Figure Out Your Employees’ Goals and Personalities

Whether you’re managing a new group of employees or have been promoted to manager from within, you need to get to know your team members in a new way. Meet with each of them individually first and then with the team as a whole to establish roles and responsibilities and build short-term strategic initiatives.

If you have worked with these employees before, you may already know how they operate and whether they require more or less direction. If you haven’t, you need to gain an understanding of these dynamics, and meetings are a way to do that.

Having individual meetings with your employees helps build rapport with your staff. It is also a great way to learn what motivates them and what projects they’re interested in. A previous manager may have established everyone’s roles, but people’s skills and interests change over time. It’s important to understand your employees’ personal goals for career development. This also shows that you’re interested in them individually and not just in the team’s overall success.

There are many tools, such as behavioral and cognitive tests, that help identify people’s personalities, but two of the most effective ways to do this are to listen and observe. This can help you draw out some people’s strengths and get ideas for how to build better relationships.

It’s also vital to separate yourself from any personal relationships you may have already established with individuals on your team. You don’t have to suddenly terminate friendships, but be aware that perceived favoritism could lead to conflict. I was once told that trust isn’t something you earn but something you lose. Show your team members that they can trust you and your decision-making, and they will respect you as a leader.

Step Back and Learn to Delegate

New managers sometimes find it hard to remove themselves from doing their team’s daily work and end up struggling to balance new responsibilities with old job duties. But if you continue doing the technical work, you may end up suffering from burnout and/or ignoring your team’s needs.

It’s important to allow your team to grow without your technical expertise. If you were the chief cartographer, it doesn’t help the other cartographers on your team if you continually provide feedback on colors and symbology; they need to figure this out for themselves. If you were the expert programmer, pass that skill off to one of your employees who has a passion for writing code. This frees up your time to do what you were promoted to do: manage your team.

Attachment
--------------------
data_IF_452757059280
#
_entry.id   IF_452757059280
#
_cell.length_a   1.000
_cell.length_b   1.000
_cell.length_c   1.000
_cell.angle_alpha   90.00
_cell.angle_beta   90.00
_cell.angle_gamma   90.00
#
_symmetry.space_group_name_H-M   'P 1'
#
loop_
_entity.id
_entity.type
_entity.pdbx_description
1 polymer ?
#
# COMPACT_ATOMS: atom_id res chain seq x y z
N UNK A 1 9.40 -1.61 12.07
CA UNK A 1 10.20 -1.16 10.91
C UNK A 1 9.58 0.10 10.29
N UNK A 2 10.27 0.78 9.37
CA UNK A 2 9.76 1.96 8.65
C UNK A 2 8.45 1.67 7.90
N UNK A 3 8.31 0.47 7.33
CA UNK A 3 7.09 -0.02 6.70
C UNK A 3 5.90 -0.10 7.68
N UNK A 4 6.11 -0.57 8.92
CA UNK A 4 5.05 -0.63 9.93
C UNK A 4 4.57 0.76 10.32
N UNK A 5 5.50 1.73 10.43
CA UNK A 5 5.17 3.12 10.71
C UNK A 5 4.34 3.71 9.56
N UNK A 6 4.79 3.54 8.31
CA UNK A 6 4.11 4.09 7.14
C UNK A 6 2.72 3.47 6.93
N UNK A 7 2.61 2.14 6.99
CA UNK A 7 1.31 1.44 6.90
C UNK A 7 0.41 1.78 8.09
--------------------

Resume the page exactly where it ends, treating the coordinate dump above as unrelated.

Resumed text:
Stepping back from the technical, day-to-day work is often one of the most difficult transitions new managers face. Just learn to let it go.

Align Your Team Goals with the Organization’s Objectives

Coming up with achievable team goals can be difficult for new managers. Remember, however, that an organization’s success relies on the success of individual teams. So align your team’s goals with those of your organization. If you don’t do this, upper-level management may not see the value in your team’s work.

Most organizations have a strategic plan that outlines what they want to achieve and how they intend to do that. Use this as the basis for setting up your team’s goals, both short and long term.

Also, look for easy wins—things that will earn your team praise and respect—and focus on those first. These can be individual or team goals and might include getting staff members training or developing standard workflows.

Longer-term goals will most likely be team oriented and are often directed by the organization’s objectives. Perhaps your team can achieve a balanced budget or maintain no more than a 5 percent backlog on projects.

It Takes Time

Moving into a managerial position can be tough, but there are tools to make the transition smooth and efficient. It will take time to develop your own leadership philosophy and management style, and getting to know your team is always an ongoing process. In the interim, take advantage of resources at work, such as mentoring networks, and seek out external opportunities, like the Urban and Regional Information Systems Association’s (URISA) GIS Leadership Academy. Also, make sure you take the time to listen to your team and adjust to your new position.

Managing GIS, a column of the Urban and Regional Information Systems Association (URISA)

About the author

John Nolte

John Nolte, GISP, is the GIS manager at Denver Water. He has worked in GIS for more than 25 years and has held several managerial positions, from GIS coordinator at the Naval Weapons Station in Charleston, South Carolina, to asset management coordinator at the City of Westminster, Colorado. Nolte is a board member of URISA International and an instructor for the URISA GIS Leadership Academy.